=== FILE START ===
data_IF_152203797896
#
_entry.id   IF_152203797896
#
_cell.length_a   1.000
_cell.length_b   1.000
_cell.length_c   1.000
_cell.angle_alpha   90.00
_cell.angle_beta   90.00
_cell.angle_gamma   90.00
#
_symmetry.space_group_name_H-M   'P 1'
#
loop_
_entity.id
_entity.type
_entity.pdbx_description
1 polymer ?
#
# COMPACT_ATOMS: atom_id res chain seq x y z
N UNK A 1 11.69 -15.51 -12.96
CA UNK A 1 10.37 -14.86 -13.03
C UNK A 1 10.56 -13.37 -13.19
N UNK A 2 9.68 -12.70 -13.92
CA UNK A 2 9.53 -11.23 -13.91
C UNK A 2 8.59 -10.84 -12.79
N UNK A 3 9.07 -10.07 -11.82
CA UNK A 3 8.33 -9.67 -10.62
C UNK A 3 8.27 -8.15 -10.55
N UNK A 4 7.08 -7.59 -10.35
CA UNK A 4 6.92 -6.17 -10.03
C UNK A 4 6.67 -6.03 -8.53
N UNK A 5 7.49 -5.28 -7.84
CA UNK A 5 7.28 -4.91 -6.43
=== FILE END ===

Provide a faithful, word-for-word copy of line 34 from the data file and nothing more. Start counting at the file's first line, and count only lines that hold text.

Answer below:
CA UNK A 5 7.28 -4.91 -6.43